When are we happiest? he asked her.
Not one of them could get the seats
to go back, not one of them really knew
what was in the glove box, though
everything there was theirs.
When they got to where they were going,
a park, a gray squirrel came jumping along.
Childhood! It was in one of the houses nearby.
Money! Every day it seemed to loose itself
from its lurking-place and drift away.
So he smelled the underside
of his own arm. And the squirrel
paused, one of those little eternities
never mentioned again.
American poet Mary Ruefle’s first trade poetry collection since her Selected Poems (Seattle WA/New York NY: Wave Books, 2010) is Trances of the Blast (Wave Books, 2013). Ruefle’s short, sharp lyric poems poems are very much about precision, presenting tightly-composed poems that make enormous cognitive leaps and contain galaxies of dark matter, highlighting the occasional, essential point of light. What I like about her poems is the oddball, quirky humour through the stretches of meditative lines, akin in certain ways to the poems of San Diego, California poet Rae Armantrout for their meditative stretches and leaps, and in other ways akin to the poems of Cobourg, Ontario writer and editor Stuart Ross for their observational humour and disjunctive moments of surrealism. Ruefle’s poems are firmly grounded, practical and straightforward in such a way that could be deemed pessimistic, with regular strains of dark and even outlandish humour, providing the most wonderful blends of wit and wonder, quirks and seemingly-random facts. “I was deeply troubled as I began my journey / to the end of the long smile.” she writes, to open the poem “Dolorous Interlude.” Or the poem “A Penny for your Thoughts,” that opens with: “How are we to find eight short English words / that actually stand for autumn? / One peculiar way to die of loneliness / is to try.” Hers is a poetry that fights its way through the dark, even against impossible odds, forcing its own kind of dark optimism. Her poetry owns that darkness, and nearly revels in those spaces. And then there is the last stanza of the poem “Provenance,” that reads:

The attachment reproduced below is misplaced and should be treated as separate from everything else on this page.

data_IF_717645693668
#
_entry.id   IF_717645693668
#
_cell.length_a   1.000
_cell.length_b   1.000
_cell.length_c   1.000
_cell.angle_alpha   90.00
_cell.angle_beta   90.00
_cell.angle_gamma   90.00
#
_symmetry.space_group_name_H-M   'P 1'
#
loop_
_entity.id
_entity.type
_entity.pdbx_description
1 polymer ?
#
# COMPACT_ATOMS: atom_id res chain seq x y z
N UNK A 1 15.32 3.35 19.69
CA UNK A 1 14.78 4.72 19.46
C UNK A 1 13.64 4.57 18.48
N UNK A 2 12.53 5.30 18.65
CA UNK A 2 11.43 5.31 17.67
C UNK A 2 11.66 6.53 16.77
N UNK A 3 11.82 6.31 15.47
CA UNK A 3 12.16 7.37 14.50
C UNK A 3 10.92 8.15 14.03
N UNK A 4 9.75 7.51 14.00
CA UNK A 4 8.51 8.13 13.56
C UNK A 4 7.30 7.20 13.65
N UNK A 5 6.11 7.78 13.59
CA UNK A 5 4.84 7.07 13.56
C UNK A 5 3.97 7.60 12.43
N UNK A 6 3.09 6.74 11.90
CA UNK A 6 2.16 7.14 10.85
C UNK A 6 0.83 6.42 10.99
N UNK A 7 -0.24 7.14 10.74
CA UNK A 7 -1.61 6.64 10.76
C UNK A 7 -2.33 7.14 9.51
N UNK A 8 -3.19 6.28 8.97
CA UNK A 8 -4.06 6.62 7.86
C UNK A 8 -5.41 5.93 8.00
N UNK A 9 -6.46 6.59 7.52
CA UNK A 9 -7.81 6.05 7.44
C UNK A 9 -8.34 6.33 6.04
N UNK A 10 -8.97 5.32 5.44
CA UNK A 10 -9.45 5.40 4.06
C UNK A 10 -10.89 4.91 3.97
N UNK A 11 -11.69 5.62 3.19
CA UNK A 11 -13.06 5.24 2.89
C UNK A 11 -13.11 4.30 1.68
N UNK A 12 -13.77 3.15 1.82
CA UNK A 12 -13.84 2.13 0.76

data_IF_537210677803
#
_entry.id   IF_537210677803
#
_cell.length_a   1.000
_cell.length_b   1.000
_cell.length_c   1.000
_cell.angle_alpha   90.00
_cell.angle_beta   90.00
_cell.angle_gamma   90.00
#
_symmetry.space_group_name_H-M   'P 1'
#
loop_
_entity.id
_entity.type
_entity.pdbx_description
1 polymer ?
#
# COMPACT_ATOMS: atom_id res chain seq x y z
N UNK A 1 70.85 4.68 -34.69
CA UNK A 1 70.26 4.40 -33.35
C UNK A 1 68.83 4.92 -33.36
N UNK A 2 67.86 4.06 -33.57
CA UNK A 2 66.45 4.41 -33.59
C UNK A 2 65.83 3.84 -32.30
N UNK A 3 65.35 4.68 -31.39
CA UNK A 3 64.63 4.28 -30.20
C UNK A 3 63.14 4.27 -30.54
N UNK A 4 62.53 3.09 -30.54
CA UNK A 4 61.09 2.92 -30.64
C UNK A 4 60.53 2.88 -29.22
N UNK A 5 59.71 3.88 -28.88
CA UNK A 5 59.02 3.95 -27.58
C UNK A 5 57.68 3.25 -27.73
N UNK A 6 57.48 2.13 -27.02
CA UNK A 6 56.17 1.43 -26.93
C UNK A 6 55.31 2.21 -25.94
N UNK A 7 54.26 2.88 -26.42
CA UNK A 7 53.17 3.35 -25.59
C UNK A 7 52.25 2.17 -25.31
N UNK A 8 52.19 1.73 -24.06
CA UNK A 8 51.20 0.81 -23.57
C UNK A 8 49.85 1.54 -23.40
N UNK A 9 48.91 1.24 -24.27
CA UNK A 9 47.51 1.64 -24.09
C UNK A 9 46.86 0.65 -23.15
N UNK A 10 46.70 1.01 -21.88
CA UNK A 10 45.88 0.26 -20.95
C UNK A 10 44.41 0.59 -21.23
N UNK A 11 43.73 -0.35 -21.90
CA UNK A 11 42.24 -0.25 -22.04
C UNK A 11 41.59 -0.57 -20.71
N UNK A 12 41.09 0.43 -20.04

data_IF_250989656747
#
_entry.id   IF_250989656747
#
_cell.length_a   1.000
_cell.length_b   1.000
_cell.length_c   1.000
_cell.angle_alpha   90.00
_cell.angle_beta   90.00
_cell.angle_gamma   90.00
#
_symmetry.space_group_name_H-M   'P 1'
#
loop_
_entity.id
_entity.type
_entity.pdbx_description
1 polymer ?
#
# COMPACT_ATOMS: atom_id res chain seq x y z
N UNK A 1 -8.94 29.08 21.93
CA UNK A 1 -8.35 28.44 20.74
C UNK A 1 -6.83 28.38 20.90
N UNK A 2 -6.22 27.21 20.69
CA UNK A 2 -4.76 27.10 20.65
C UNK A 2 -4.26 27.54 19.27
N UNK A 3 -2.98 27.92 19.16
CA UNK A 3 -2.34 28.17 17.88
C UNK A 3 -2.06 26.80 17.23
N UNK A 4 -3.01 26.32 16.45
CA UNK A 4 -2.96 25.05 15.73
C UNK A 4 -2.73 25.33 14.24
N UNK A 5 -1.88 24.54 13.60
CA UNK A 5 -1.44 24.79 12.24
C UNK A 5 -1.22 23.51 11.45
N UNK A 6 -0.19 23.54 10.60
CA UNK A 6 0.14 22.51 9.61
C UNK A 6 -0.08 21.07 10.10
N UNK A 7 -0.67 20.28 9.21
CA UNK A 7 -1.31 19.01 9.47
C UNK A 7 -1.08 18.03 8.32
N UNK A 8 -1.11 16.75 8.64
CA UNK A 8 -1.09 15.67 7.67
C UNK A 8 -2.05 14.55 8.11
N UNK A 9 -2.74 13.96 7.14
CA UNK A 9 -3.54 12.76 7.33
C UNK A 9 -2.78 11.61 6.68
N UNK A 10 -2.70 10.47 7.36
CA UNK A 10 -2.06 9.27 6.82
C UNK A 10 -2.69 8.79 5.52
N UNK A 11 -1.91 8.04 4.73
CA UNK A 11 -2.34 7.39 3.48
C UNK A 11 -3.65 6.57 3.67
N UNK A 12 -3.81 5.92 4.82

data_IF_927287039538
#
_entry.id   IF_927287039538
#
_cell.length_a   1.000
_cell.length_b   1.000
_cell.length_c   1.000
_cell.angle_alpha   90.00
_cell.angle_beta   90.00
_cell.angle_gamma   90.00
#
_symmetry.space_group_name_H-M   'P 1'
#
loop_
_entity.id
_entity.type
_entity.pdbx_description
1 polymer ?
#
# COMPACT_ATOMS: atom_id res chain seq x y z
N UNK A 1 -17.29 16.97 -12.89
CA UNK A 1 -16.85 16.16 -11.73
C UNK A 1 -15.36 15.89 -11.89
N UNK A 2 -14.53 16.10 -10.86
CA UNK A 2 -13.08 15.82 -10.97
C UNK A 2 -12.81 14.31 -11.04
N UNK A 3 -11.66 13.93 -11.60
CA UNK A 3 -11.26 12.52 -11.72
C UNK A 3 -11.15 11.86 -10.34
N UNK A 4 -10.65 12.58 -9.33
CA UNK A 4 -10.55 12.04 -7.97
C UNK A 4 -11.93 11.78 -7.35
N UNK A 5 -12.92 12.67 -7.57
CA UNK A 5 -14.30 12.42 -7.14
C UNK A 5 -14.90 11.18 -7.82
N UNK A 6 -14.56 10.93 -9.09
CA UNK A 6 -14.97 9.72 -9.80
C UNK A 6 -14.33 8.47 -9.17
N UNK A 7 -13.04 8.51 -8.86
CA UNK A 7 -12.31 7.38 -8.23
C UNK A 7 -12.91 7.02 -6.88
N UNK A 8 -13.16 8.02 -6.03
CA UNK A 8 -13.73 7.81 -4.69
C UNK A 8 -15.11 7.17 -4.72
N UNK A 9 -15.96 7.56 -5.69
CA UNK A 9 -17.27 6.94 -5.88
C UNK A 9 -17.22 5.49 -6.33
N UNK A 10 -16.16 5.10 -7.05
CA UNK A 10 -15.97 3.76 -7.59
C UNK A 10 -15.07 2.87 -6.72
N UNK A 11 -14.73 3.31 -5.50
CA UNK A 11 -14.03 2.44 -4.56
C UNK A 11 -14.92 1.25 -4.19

I hated childhood
I hate adulthood
And I love being alive